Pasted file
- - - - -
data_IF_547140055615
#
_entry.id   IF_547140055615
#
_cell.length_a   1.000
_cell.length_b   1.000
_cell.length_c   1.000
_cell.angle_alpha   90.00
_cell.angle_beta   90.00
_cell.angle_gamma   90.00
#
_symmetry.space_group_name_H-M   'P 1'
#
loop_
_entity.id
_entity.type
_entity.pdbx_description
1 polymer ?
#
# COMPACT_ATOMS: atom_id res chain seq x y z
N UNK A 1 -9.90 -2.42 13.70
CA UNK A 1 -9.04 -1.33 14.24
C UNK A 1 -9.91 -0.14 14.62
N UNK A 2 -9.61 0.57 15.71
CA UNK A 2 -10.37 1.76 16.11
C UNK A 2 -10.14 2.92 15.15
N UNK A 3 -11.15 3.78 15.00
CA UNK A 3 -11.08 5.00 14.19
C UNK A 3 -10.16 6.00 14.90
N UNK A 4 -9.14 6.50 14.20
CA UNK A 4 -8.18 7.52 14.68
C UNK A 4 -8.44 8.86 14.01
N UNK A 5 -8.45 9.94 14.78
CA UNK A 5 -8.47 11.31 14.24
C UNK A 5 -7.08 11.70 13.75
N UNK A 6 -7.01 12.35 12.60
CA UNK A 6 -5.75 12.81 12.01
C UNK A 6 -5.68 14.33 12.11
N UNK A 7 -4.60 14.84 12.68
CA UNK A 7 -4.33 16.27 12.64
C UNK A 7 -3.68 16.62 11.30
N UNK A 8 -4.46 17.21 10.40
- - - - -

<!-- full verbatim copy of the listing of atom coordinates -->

data_IF_547140055615
#
_entry.id   IF_547140055615
#
_cell.length_a   1.000
_cell.length_b   1.000
_cell.length_c   1.000
_cell.angle_alpha   90.00
_cell.angle_beta   90.00
_cell.angle_gamma   90.00
#
_symmetry.space_group_name_H-M   'P 1'
#
loop_
_entity.id
_entity.type
_entity.pdbx_description
1 polymer ?
#
# COMPACT_ATOMS: atom_id res chain seq x y z
N UNK A 1 -9.90 -2.42 13.70
CA UNK A 1 -9.04 -1.33 14.24
C UNK A 1 -9.91 -0.14 14.62
N UNK A 2 -9.61 0.57 15.71
CA UNK A 2 -10.37 1.76 16.11
C UNK A 2 -10.14 2.92 15.15
N UNK A 3 -11.15 3.78 15.00
CA UNK A 3 -11.08 5.00 14.19
C UNK A 3 -10.16 6.00 14.90
N UNK A 4 -9.14 6.50 14.20
CA UNK A 4 -8.18 7.52 14.68
C UNK A 4 -8.44 8.86 14.01
N UNK A 5 -8.45 9.94 14.78
CA UNK A 5 -8.47 11.31 14.24
C UNK A 5 -7.08 11.70 13.75
N UNK A 6 -7.01 12.35 12.60
CA UNK A 6 -5.75 12.81 12.01
C UNK A 6 -5.68 14.33 12.11
N UNK A 7 -4.60 14.84 12.68
CA UNK A 7 -4.33 16.27 12.64
C UNK A 7 -3.68 16.62 11.30
N UNK A 8 -4.46 17.21 10.40